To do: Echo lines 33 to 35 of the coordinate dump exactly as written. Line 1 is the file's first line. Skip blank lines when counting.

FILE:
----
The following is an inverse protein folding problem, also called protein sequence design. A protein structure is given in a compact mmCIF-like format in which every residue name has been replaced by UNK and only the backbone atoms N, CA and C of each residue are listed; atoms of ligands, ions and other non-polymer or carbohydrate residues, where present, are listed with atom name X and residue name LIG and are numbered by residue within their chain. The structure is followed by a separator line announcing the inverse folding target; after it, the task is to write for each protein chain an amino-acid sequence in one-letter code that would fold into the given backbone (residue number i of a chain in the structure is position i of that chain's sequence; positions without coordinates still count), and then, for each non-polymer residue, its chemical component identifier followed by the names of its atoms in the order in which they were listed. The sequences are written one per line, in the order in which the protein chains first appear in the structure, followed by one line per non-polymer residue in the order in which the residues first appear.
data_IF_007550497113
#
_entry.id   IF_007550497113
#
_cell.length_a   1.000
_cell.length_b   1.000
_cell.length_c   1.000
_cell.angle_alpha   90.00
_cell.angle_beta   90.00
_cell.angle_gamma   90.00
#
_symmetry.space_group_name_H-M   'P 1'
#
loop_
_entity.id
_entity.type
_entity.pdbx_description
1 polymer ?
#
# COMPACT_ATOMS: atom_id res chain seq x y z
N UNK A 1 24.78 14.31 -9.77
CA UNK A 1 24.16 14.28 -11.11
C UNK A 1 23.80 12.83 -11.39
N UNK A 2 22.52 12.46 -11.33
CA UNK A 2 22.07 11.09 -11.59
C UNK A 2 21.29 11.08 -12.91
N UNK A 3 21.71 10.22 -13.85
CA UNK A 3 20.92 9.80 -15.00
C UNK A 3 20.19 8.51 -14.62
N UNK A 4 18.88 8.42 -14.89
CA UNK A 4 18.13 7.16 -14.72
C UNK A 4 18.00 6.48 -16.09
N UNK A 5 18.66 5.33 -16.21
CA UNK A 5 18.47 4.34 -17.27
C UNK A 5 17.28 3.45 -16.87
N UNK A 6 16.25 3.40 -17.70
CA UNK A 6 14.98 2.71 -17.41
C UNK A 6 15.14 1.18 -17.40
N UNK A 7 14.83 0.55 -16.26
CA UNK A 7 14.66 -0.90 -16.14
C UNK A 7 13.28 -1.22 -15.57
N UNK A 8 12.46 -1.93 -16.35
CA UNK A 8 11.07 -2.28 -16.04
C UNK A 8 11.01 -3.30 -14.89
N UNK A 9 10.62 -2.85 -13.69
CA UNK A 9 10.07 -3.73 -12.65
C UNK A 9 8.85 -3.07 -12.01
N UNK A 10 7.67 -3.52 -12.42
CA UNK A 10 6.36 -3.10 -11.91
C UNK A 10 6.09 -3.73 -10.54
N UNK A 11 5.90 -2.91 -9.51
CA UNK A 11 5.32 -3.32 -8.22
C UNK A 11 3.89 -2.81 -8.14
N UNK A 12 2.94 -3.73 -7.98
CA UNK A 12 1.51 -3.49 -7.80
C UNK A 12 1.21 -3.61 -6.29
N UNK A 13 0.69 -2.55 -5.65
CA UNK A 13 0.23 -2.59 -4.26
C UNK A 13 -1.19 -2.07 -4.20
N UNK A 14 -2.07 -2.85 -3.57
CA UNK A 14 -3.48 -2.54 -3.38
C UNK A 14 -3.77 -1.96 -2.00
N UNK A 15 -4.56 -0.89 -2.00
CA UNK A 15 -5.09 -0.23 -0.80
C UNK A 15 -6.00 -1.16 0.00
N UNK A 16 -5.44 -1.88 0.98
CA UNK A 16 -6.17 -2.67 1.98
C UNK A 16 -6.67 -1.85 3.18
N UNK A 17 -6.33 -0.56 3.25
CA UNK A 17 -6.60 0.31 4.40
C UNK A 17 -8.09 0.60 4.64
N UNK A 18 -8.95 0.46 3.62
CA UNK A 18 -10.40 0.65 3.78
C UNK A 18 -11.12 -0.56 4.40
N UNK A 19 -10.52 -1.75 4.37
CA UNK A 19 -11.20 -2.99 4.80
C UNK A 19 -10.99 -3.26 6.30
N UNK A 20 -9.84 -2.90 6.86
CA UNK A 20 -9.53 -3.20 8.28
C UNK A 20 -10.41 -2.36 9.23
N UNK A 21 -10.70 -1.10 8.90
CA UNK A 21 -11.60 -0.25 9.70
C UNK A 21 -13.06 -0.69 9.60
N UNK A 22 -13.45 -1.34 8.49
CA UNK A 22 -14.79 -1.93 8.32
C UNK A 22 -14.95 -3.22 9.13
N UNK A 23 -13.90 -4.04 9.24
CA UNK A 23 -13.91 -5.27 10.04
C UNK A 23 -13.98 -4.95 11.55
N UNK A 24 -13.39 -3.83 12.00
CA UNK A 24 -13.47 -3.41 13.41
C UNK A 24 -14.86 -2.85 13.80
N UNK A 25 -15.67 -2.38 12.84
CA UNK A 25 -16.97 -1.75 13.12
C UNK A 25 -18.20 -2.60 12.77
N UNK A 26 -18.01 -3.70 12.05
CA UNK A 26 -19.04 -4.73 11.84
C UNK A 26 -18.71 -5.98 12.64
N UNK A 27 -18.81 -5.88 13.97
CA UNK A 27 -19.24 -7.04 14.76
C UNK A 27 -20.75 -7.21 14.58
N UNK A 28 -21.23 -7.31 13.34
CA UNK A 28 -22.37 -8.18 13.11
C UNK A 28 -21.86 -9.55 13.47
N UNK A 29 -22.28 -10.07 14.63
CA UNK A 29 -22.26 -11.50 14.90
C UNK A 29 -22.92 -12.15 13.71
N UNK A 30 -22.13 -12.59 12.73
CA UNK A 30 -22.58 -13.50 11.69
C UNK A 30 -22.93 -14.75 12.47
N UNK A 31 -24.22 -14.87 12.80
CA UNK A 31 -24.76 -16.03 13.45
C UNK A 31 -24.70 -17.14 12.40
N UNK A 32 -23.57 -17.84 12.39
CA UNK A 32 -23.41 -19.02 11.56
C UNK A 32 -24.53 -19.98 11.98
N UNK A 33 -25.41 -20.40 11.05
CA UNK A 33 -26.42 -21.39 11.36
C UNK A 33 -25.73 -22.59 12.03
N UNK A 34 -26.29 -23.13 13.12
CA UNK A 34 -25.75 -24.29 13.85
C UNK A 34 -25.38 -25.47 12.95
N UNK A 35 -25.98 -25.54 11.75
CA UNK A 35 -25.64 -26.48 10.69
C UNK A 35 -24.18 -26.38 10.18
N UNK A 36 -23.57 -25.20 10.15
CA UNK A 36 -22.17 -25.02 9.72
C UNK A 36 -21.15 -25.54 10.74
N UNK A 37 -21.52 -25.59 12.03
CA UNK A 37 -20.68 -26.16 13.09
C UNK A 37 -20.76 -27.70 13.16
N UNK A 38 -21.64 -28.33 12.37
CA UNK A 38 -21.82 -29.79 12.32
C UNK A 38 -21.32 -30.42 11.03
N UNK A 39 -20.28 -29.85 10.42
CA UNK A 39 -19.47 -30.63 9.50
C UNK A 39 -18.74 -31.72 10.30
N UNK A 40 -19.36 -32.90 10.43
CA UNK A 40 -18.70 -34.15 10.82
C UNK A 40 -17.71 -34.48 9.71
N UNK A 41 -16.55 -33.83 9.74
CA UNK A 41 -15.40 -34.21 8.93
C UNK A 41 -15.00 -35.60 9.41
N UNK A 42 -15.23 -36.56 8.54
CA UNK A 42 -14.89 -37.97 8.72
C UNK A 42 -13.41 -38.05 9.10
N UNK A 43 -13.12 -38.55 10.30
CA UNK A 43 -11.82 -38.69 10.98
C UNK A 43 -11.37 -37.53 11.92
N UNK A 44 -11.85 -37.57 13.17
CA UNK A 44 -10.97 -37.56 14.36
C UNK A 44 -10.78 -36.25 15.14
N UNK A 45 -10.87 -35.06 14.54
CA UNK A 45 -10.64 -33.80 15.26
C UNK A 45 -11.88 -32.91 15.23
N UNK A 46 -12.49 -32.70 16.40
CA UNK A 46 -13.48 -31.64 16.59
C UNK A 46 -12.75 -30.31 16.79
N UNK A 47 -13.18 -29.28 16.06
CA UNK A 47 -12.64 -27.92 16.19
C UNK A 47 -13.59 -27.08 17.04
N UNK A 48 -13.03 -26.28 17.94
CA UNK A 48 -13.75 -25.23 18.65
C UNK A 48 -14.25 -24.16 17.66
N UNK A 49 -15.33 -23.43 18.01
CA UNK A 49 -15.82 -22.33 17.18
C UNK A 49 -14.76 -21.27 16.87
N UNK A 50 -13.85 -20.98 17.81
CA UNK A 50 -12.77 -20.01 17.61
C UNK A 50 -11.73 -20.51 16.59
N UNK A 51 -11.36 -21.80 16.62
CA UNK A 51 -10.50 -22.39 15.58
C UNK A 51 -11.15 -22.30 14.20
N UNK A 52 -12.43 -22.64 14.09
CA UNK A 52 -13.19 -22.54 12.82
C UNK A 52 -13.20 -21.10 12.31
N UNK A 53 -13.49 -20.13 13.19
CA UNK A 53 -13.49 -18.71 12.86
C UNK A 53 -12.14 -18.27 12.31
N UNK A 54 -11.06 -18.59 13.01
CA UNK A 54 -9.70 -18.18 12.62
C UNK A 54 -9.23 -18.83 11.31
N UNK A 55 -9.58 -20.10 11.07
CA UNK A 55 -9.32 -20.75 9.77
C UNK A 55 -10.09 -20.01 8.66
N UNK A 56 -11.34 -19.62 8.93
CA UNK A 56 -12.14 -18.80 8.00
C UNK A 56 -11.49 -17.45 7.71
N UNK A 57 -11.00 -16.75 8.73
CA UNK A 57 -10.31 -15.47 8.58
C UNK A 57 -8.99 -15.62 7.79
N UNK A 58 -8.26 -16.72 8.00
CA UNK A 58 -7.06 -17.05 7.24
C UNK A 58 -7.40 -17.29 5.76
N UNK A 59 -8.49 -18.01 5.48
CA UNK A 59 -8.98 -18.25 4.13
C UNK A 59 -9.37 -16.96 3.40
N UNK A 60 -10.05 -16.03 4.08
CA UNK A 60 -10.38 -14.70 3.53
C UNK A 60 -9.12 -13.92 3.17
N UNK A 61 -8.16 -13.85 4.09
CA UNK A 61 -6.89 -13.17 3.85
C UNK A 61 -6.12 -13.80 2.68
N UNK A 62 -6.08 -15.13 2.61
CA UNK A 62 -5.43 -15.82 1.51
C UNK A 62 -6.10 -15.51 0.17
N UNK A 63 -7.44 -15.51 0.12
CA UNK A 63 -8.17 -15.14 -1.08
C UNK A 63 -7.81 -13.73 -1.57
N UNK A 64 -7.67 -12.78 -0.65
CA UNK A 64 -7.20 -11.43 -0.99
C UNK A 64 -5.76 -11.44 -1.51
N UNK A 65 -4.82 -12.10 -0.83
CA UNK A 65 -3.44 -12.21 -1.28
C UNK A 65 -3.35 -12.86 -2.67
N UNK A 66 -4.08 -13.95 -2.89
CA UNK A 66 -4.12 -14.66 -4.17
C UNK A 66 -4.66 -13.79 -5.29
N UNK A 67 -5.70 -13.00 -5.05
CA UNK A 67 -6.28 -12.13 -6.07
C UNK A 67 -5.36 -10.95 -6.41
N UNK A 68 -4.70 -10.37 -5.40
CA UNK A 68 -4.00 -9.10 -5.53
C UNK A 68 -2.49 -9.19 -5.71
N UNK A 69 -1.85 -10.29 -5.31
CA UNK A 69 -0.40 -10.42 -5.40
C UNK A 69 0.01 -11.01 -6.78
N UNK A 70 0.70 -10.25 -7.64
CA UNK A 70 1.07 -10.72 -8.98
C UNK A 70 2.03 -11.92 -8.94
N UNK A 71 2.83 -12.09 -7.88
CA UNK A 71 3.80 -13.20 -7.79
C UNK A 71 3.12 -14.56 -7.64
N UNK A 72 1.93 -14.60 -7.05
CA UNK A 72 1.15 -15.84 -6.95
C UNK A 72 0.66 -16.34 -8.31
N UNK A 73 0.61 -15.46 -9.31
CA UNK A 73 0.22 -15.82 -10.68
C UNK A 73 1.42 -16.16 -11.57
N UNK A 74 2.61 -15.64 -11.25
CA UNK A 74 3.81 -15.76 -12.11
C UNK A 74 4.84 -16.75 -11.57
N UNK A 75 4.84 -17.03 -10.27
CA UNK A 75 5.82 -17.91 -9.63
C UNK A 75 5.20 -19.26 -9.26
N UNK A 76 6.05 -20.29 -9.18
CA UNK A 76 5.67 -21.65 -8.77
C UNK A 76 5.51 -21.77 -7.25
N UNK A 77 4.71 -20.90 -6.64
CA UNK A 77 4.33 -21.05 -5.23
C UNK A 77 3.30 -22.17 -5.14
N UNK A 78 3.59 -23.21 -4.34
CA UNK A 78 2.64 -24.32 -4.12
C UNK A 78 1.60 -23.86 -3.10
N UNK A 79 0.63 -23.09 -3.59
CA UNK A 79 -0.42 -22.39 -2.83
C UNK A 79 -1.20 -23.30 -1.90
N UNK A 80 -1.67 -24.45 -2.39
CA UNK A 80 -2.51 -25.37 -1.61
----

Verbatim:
C UNK A 4 18.00 6.48 -16.09
N UNK A 5 18.66 5.33 -16.21
CA UNK A 5 18.47 4.34 -17.27